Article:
Dispur, Assam January 8 (Indian Express): With the Asom Gana Parishad (AGP) exiting the BJP-led coalition on Monday, things have come to a boil in Assam over the Citizenship (Amendment) Bill 2016, which was cleared by the Union cabinet earlier in the day.
In protest, the entire Northeast is observing an 11-hour bandh on Tuesday from 5 am to 4 pm. “This is the first time in ten years that the All Assam Students’ Union (AASU) is calling for a bandh,” said AASU General Secretary Lurin Jyoti Gogoi. “We don’t mean create inconvenience for anyone through bandhs. But the situation is so grave that we have been left with no other alternative,” he added.
This is also the first time since independence that the entire Northeast region will observe a unified bandh, he said. The North East Students’ Union (NESO) — the umbrella student body representing all the states — has also called for the bandh across seven northeastern states, which is being supported by the AGP, the Congress and 30 other ethnic organisations from Assam. The decision was taken right after PM Narendra Modi’s rally at Silchar on January 4, where he stated that the Bill will be passed by the Parliament soon.
The main grouse of the opposers is that they fear the Bill — which seeks to amend the Citizenship Act 1955 by granting citizenship to Hindus, Sikhs, Jains, Buddhists, Christians and Parsis from Bangladesh, Afghanistan and Pakistan — will destroy Assam, which has been grappling with the issue of ‘illegal immigration’ for decades now. The Bill effectively allows anyone belonging to the above-mentioned groups to seek citizenship in India, as long as they have entered Indian before December 31, 2014. The opposers also feel this contradicts the ongoing update of the National Registry of Citizens (NRC) which takes into consideration March 24, 1971, as the cut-off date for citizenship in Assam. In May 2018, a Joint Parliamentary Committee was sent to Assam to take stock of the opposition and support to the Bill.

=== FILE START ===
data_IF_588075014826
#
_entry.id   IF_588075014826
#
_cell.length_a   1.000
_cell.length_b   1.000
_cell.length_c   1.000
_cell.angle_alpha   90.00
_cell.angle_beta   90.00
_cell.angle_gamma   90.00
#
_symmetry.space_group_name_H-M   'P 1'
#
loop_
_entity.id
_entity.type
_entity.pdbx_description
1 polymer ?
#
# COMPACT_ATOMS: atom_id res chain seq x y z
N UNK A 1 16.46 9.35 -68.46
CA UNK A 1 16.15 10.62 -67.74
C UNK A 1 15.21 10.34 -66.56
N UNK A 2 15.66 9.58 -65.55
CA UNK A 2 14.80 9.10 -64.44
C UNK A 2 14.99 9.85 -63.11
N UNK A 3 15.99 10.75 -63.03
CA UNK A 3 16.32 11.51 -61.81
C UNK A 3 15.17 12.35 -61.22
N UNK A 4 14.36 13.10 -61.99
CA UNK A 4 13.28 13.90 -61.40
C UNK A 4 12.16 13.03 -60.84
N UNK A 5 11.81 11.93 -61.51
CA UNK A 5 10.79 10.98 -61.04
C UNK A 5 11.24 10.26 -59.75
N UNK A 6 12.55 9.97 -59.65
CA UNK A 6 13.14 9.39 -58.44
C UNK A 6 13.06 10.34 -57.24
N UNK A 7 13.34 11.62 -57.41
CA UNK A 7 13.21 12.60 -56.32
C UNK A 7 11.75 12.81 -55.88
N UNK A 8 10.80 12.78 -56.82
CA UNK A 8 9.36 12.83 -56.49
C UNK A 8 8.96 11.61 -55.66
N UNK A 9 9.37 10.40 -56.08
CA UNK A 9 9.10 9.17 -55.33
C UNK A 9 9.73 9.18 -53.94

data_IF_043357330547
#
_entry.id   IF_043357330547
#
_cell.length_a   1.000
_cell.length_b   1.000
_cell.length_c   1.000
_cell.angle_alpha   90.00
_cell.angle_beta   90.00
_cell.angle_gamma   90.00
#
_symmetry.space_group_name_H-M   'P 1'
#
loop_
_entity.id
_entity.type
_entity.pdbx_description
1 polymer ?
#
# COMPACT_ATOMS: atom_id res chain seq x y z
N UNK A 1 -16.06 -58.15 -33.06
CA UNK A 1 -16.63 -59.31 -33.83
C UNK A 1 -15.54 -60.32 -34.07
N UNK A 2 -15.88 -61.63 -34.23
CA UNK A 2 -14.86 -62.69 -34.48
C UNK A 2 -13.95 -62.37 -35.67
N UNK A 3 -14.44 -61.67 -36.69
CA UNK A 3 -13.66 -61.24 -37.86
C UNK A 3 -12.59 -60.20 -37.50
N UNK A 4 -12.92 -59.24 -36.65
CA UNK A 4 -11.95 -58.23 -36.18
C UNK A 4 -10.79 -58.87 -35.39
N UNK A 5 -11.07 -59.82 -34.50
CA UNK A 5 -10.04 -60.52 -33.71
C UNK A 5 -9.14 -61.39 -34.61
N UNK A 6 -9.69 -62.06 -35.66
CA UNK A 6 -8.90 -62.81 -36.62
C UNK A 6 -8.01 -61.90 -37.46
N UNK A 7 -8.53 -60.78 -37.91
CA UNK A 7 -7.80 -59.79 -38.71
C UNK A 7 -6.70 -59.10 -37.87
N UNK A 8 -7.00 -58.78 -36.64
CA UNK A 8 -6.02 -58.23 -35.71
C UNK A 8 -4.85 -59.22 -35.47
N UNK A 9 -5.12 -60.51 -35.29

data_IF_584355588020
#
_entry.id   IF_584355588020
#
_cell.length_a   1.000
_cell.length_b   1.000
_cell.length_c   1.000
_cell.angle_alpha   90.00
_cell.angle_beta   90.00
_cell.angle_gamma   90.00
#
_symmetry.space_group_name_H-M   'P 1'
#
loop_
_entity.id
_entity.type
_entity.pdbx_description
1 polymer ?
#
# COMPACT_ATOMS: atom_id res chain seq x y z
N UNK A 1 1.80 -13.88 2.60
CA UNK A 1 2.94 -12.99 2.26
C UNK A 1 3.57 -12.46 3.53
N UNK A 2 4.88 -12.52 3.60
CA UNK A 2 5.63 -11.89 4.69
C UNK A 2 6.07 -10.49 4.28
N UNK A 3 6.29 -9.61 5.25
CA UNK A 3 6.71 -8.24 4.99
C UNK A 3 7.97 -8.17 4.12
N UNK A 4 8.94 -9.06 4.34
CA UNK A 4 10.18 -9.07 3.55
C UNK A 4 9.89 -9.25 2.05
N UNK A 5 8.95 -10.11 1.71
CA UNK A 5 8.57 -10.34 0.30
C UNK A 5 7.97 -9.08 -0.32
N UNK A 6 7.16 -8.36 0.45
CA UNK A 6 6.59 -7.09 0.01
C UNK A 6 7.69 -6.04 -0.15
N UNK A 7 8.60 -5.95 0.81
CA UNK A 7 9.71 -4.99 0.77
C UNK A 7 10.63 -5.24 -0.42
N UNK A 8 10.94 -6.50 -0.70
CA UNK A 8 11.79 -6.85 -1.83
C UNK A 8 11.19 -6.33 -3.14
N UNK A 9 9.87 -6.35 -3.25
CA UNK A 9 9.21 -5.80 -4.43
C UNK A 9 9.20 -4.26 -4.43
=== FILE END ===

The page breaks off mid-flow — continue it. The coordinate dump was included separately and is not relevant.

While the bandh will come into effect only at 5 am tomorrow, in parts of Assam, riled by protests over the past week, things have already come to a standstill as shopkeepers in parts of Jorhat reportedly pulled shutters down early Monday evening.
A huge gathering — of intellectuals, students, activists, scholars, politicians as well as citizens — took place in Guwahati on Monday afternoon. KMSS members also stripped and staged a protest in New Delhi.
On Sunday, a group of women protestors — having no political affiliation — reportedly thronged the BJP state headquarters in Guwahati demanding the Bill be scrapped. In Dibrugarh, Chief Minister Sarbananda Sonowal was greeted with black flags by the Krishak Mukti Sangram Samiti (KMSS) when he came to attend an Asom Sahitya Sabha function.
“We have been protesting for months now — not just in Guwahati, but in the remoter corners of the state. Tomorrow’s bandh is called by the AASU and we are extending our support wholeheartedly,” said a KMSS member. The student bodies from Manipur, Mizoram, Meghalaya, Tripura, Arunachal Pradesh have also asked people of their respective states to observe the bandh in “a bid to save their indigenous communities from extinction”.